What's more concerning here is the cowardly, inexcusable actions of Comedy Central. It was clear from the start that Parker and Stone could give a fuck about whether someone threatened them. Hell, they probably receive a death threat or two a month as it is. But by censoring Parker and Stone, Comedy Central and parent company Viacom did more damage than any idiot with a website and an e-mail account could ever hope to do. They've sent a clear message - threats work, no matter how obviously idle. (Same goes for you, Artes de la Rosa Theater.) As Art Aleksakis might say, they can't hurt you unless you let them. Comedy Central's despicable actions just let them hurt us.

Our second issue has to do with a fascinating Supreme Court case called U.S. v. Stevens. In it, the Court, by an 8-1 margin (Alito was the lone dissenter), struck down as overly broad a federal law banning depictions of animal cruelty. The material intended to be outlawed was that in which a woman's high-heel shoes crushes an animal for sexual pleasure. Or something equally disturbing and bizarre. The problem with the law wasn't the outlawing of such videos per se, but that the law was so broad that it potentially banned hunting shows - Stevens, in fact, was convicted of distributing a video portraying a dog fight.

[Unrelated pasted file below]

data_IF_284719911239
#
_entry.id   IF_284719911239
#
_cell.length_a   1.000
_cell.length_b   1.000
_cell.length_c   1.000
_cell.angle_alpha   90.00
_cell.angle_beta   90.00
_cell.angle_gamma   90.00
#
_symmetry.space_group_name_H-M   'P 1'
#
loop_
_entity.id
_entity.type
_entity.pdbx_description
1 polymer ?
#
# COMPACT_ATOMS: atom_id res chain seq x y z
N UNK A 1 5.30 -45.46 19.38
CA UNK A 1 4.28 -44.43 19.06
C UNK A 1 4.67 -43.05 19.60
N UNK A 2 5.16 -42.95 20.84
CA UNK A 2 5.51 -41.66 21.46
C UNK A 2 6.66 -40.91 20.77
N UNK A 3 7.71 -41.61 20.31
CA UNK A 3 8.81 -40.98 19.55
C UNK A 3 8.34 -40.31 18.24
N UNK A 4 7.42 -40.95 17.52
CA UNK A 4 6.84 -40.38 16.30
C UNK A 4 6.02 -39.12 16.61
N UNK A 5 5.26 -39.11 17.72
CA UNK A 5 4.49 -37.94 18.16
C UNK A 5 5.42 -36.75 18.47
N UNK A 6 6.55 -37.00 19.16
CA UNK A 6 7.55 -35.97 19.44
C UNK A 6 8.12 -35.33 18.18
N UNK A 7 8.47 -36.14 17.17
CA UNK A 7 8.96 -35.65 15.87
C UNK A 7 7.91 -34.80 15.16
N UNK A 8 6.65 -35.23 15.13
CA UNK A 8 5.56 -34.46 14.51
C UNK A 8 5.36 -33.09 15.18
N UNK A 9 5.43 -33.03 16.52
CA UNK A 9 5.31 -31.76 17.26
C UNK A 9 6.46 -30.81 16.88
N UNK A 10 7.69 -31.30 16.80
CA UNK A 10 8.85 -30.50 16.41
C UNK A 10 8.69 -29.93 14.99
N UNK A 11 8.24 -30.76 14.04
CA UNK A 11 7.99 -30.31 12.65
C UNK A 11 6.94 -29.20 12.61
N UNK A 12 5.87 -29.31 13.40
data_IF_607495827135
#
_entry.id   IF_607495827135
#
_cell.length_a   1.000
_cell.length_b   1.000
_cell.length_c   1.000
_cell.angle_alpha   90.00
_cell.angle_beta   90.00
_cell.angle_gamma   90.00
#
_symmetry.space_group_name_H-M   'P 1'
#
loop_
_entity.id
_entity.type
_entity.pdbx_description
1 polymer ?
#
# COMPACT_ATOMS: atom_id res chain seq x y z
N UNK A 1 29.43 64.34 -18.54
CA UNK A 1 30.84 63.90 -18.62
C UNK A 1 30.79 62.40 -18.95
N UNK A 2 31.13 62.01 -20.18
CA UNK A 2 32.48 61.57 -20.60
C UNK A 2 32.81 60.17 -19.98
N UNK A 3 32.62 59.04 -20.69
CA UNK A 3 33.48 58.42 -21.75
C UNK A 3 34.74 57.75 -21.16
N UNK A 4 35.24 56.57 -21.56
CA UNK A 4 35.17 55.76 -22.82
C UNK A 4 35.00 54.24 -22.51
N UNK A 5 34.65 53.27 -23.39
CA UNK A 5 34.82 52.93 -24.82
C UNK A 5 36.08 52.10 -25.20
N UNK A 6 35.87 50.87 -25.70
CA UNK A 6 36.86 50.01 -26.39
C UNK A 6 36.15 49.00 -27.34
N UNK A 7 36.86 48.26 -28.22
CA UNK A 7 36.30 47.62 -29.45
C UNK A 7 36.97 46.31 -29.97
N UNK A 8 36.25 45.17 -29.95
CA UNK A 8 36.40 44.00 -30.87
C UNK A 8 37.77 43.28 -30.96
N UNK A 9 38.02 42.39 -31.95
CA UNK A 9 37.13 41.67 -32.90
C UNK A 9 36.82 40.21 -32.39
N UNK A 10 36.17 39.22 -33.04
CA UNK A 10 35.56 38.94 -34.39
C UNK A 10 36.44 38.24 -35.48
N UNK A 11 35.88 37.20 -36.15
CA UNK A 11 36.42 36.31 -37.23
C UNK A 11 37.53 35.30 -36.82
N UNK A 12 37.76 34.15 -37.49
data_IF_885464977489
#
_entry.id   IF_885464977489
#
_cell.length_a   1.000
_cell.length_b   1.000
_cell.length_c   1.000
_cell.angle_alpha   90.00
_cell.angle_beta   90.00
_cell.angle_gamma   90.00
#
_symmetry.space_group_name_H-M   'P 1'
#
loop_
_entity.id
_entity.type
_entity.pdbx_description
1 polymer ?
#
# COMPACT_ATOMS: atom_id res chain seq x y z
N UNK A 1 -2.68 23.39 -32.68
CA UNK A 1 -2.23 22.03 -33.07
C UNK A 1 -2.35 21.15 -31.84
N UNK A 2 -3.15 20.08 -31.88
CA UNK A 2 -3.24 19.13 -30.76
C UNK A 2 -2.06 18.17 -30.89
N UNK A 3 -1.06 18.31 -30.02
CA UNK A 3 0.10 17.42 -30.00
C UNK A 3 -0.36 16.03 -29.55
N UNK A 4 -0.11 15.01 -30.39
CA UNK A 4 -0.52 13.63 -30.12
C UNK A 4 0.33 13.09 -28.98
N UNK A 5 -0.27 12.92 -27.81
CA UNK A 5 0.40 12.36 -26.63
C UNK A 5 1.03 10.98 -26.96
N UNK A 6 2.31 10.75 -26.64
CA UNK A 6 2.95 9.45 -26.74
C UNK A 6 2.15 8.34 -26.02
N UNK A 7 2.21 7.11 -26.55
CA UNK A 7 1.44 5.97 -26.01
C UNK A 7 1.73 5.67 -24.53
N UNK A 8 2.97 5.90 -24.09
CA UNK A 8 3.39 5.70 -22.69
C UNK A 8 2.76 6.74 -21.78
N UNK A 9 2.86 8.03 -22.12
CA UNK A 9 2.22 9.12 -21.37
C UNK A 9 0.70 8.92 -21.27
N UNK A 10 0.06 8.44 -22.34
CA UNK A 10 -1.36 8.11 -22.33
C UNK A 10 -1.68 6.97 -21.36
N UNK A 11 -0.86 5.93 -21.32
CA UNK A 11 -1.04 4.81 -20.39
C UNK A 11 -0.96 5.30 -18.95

My first thought is that this only goes to prove Rule 34: if you can imagine it, there is porn of it on the Internet. My second thought is that this is a weird First Amendment case. We're perfectly okay with laws banning depictions of completely disturbing acts such as child pornography, but we know that we can't ban everything that disturbs us. So where's the line? Solicitor General (and hopefully-not-future-associate-justice) Elena Kagan argued that free speech rights should be balanced against the social cost of such rights. Civil libertarians and anyone who cares about the Constitution are rightly repulsed by that argument, but why? Don't we already do that to some extent?